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States Respond to Opioid Crisis With Support Not Punishment

WASHINGTON — The country’s perception of the opioid crisis has shifted to regarding it as a health problem instead of a moral failing, according to the director of the Center for Health Policy Research and Ethics (CHPRE) at George Mason University in Fairfax, Virginia.

For instance, one reason Virginia passed Medicaid expansion was that leaders in the criminal justice system pressured the legislature to do so, said Len Nichols, PhD, who is also professor of health policy at the university. He explained that inmates in Virginia would arrive to serve their sentences with an opioid addiction, but they weren’t able to access Medicaid for treatment until after Virginia expanded the program.

Medicaid expansion includes coverage for behavioral treatment, and other support programs, he noted.

Nichols was one of many policy experts who discussed the role of Medicaid expansion, social determinants of health, and work requirements in the opioid crisis at the AcademyHealth National Health Policy Conference Monday.

Asked which states could be looked to as models for addressing substance use issues, Nichols said “the pathways that I’ve seen that are most successful are pathways that include … a job and a community that wraps around people like a bubble. So [opioid addicts] have a new network of people to protect them from the people who took them into the drugs in the first place.”

Hemi Tewarson, JD, of the National Governors Association, called attention to Massachusetts’ drug court system that identifies people with substance use disorders, and steers them away from the criminal justice system and into medication-assisted treatment (MAT) programs.

A lot of states are investing in recovery or transitional housing, where people with addiction have a chance to “stabilize” while receiving treatment and prepare for “the next step,” said panel moderator Joanne Kenen of Politico.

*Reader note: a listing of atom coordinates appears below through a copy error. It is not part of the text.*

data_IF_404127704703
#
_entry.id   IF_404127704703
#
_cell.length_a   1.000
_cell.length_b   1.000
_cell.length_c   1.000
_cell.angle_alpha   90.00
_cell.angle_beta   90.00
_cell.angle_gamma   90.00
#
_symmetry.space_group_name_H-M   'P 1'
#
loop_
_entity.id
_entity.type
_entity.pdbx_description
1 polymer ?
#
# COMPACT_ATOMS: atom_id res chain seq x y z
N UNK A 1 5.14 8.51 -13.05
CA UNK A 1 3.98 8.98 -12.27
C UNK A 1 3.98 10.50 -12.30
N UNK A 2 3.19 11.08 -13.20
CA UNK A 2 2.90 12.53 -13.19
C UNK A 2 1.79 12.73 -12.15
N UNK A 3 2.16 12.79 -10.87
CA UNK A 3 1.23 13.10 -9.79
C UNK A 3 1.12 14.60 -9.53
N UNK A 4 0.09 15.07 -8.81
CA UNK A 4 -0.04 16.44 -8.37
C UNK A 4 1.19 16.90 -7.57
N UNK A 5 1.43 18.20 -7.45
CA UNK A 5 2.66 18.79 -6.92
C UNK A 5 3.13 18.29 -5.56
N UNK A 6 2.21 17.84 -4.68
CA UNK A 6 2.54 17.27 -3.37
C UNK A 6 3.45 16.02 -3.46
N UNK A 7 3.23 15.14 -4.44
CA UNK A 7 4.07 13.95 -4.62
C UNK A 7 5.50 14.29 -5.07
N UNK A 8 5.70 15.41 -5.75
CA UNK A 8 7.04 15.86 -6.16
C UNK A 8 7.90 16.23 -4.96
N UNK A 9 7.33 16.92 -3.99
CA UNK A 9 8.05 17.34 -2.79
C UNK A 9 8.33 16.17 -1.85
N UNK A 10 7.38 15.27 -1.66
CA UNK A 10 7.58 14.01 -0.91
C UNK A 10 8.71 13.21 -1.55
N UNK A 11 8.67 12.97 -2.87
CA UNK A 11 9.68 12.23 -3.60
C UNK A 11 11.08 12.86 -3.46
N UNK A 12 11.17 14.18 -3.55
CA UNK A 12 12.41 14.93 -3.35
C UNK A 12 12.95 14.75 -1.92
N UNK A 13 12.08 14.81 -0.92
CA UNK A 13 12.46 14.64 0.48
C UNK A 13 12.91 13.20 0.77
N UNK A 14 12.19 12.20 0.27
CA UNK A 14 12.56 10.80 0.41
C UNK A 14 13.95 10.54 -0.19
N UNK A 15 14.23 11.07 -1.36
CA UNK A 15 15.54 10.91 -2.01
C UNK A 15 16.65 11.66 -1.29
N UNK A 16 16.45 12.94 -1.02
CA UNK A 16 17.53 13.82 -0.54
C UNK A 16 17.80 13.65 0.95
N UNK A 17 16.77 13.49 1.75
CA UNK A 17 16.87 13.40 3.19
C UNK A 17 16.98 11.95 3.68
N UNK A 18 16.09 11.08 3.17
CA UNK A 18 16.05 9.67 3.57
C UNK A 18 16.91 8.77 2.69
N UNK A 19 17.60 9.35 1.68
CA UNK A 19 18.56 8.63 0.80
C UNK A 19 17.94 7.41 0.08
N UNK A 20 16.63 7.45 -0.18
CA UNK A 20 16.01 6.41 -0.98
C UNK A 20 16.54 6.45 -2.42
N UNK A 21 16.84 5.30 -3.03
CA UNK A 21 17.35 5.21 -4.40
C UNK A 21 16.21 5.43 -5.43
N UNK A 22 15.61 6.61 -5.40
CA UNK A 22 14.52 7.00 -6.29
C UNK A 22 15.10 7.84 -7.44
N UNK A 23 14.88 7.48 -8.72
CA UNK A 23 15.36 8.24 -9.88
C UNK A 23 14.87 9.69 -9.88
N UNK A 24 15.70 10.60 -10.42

“Housing First” programs, when appropriately targeted towards people with substance use disorders or serious mental illness, have been tied to enough savings for the healthcare and criminal justice systems to make up for the investment, Nichols said.

Tewarson also highlighted the use of peer recovery specialists in Rhode Island emergency departments. These specialists speak directly with patients who have just overdosed and guide them toward counseling and treatment.

She noted that waivers to the Institutions for Mental Disease (IMD) exclusions allow states to provide more inpatient detox. Currently, eight states have been granted IMD waivers by CMS and 10 are pending, Tewarson added.

But comprehensive, long-term support is critical, she said, noting that recovery can take 2-3 years. “That’s a long investment. … We are not there yet as a country.”

Nichols said people on the frontlines of the opioid crisis stress that employment is critical for recovery, which is one reason work requirements for Medicaid eligibility are a good idea.

Asked about the impact of such requirements in Arkansas, where more than 17,000 people lost Medicaid coverage following implementation, Nichols argued that the problem in that state is not the work requirements themselves, but the way Medicaid enrollees are asked to report them.

Having state residents use an internet-based system for reporting in a state where internet service is unreliable was “not the smartest move,” he conceded, but that shouldn’t be an excuse for killing work requirements.

Grace-Marie Turner, president of the right-leaning Galen Institute, said states need to “step forward; figure out how do you make [work requirements] work.” She noted that people who lost their Medicaid coverage because they failed to report their work hours or other allowed activities for 3 consecutive months, were allowed to re-apply for Medicaid beginning in 2019.